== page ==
Has Mayfield’s play in his rookie season put to bed the narrative that rookie quarterbacks are best served by sitting on the bench for a season?

Bode: The narrative has always been dumb. Once a quarterback understands the playbook to the extent an offensive coordinator is comfortable with developing a gameplan around them, then the only question that should remain is “Who is the best quarterback on our roster to win this week?” If that happens to be a rookie, then they should play and learn on the field. If it is not, then they should be challenged to become better than the veteran starting ahead of them. Keep it simple.

Gilbert: I don’t necessarily think it puts it to bed. I always thought that this was a case-by-case basis situation. Some quarterbacks need time to sit and watch, while others are ready to go from the start and need to play to learn. This is not a uniformed situation. Different players require different treatment.

Frank: Just as Aaron Rodgers does not win for the other side of this argument Baker does not end it for this side. Like Gilbert said this is a case by case type deal.

Poloha: It’s definitely different on a case-by-case basis for different quarterbacks, but it’s clear that Baker should have been the starting quarterback from Day 1. The fact that he didn’t receive any first-team reps during training camp is yet another embarrassing act by Hue. Mayfield clearly gets it and is already the face of the franchise, but that doesn’t mean that he should change the narrative for other rookie quarterbacks.

Scott: As someone who was fully on board Baker learning for a year, I’m thrilled to have been wrong. That said, there will still be kids like Patrick Mahomes who can benefit from sitting if they’re sitting behind the right guy. As much as we want to live in a world of absolutes, there will always be specific instances where going against the grain isn’t necessarily a bad thing.

Outside of Mayfield, who have been the best offensive assets these last few weeks?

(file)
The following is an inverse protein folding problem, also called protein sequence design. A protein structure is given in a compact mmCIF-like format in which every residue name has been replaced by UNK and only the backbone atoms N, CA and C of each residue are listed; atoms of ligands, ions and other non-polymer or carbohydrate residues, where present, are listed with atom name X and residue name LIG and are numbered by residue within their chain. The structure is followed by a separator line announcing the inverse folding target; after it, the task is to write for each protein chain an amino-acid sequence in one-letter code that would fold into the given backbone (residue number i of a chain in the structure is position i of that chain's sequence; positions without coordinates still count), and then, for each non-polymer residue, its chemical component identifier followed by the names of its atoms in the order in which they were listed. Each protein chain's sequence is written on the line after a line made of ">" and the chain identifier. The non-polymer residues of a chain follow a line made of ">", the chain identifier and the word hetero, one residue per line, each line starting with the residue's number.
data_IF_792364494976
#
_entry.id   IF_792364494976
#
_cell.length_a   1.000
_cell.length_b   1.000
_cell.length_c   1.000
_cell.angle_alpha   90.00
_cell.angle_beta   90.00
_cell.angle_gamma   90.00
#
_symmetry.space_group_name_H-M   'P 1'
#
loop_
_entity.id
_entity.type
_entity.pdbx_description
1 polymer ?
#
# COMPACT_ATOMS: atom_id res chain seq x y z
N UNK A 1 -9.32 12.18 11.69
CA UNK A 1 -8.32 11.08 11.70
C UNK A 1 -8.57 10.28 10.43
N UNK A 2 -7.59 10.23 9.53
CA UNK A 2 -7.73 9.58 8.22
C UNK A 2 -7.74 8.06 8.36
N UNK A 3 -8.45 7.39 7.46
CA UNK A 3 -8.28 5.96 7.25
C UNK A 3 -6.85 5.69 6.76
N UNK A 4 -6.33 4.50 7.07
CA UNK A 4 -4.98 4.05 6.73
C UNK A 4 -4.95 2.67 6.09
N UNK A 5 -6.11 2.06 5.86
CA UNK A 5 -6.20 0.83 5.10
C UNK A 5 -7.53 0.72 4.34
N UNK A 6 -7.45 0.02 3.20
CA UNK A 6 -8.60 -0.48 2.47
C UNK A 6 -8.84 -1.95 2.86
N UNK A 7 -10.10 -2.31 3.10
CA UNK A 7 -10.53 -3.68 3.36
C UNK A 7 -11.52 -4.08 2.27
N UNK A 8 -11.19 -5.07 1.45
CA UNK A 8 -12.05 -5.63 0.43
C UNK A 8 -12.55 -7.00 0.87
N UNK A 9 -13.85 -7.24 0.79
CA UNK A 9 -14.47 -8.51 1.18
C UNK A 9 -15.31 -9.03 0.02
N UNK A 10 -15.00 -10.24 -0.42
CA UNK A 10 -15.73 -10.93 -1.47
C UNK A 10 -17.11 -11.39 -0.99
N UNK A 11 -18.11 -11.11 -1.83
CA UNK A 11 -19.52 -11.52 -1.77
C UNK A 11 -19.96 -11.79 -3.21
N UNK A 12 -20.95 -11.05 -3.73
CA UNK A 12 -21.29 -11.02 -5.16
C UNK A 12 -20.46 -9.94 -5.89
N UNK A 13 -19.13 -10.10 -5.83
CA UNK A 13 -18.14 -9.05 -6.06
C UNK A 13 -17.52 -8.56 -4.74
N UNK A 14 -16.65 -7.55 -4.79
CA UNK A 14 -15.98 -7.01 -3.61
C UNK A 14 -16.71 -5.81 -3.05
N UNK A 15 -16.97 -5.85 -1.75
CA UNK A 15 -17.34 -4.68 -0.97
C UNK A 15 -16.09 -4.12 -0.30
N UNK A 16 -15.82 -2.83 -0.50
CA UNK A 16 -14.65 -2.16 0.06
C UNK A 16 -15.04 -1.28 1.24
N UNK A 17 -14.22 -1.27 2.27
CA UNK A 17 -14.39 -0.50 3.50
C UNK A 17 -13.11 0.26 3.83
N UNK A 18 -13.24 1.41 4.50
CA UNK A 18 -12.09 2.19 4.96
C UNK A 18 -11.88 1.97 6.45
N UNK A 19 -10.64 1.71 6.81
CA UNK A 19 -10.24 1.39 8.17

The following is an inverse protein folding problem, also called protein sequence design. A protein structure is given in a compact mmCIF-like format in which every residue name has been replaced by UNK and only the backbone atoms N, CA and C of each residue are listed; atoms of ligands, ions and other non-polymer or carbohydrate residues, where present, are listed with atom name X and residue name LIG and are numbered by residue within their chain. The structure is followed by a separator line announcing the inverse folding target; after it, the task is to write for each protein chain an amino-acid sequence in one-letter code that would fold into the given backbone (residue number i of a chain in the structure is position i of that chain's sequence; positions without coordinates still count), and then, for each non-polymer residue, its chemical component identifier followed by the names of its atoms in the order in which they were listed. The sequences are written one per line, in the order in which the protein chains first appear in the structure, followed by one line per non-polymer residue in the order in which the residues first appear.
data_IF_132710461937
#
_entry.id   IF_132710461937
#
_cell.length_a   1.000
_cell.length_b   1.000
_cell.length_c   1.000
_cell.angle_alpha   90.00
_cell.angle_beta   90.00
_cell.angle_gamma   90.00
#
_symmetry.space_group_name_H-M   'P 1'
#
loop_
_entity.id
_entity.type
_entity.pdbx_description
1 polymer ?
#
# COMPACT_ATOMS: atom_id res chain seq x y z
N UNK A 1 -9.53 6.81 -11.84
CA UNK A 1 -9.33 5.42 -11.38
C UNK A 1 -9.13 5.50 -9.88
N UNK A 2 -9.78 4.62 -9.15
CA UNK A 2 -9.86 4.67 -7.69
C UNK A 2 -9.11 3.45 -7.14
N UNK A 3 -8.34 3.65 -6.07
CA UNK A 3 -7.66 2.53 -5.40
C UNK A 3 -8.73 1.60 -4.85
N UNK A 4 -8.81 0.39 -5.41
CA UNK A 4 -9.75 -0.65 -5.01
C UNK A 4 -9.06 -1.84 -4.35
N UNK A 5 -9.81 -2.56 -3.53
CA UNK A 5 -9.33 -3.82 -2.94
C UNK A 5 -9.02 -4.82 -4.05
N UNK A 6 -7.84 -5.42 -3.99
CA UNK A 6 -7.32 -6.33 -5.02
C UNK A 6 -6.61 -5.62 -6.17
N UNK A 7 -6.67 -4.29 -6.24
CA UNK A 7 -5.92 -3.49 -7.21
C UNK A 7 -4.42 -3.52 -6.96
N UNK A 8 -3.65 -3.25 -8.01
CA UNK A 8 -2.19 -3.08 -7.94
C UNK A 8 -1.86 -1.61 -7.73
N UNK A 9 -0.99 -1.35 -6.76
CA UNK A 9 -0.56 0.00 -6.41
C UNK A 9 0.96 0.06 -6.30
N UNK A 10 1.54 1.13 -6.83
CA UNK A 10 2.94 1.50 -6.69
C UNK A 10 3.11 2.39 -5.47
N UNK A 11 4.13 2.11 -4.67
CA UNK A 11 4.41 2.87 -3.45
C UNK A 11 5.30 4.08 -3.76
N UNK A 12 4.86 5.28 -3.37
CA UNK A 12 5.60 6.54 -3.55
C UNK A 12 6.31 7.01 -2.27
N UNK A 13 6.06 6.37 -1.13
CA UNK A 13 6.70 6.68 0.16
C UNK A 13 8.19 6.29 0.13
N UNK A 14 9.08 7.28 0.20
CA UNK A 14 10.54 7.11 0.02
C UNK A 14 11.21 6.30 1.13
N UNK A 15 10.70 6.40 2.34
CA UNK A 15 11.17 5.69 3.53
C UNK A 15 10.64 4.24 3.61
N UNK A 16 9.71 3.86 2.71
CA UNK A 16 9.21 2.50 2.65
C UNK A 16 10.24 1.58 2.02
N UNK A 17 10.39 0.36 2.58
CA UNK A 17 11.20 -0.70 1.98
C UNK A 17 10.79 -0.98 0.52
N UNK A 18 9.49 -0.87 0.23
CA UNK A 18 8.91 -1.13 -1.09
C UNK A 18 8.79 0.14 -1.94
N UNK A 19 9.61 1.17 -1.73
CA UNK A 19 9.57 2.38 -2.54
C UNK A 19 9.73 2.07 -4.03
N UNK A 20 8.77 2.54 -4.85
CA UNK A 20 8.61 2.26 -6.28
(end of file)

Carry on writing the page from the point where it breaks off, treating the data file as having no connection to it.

Bode: Freddie Kitchens, offensive coordinator. Obviously. He is starting to get nationally recognized for it too as seen in this great article by USA Today’s Doug Farrar.

Gilbert: Nick Chubb has been the best offensive asset the last few weeks. He has been centerpiece of the run game that is now a huge part of the offensive scheme. His presence is something defenses must account for. Chubb has been excellent in the run game, but also in the pass game. He is positively affecting so much for the offense.

Frank: Kitchens is the easy answer here, but I have been really excited by the play of the Offensive line. Kitchen’s attention to getting the ball out quick has obviously helped, but these dominant showings don’t happen without the vast improvement they have displayed.

Poloha: Nick Chubb. The dude’s an absolute animal and makes plays with the ball in his hands, no matter where he is on the field. To see him have the success he’s had during his rookie season is somewhat surprising, but just adds to an impressive group of rookies for the Browns. Seems as though eating Brock Osweiler’s $16 million salary last season in order to get that second-round pick was the right thing to do considering it brought back Chubb. The other guy has been Kitchens, as the other writers pointed out. He’s been a game-changer.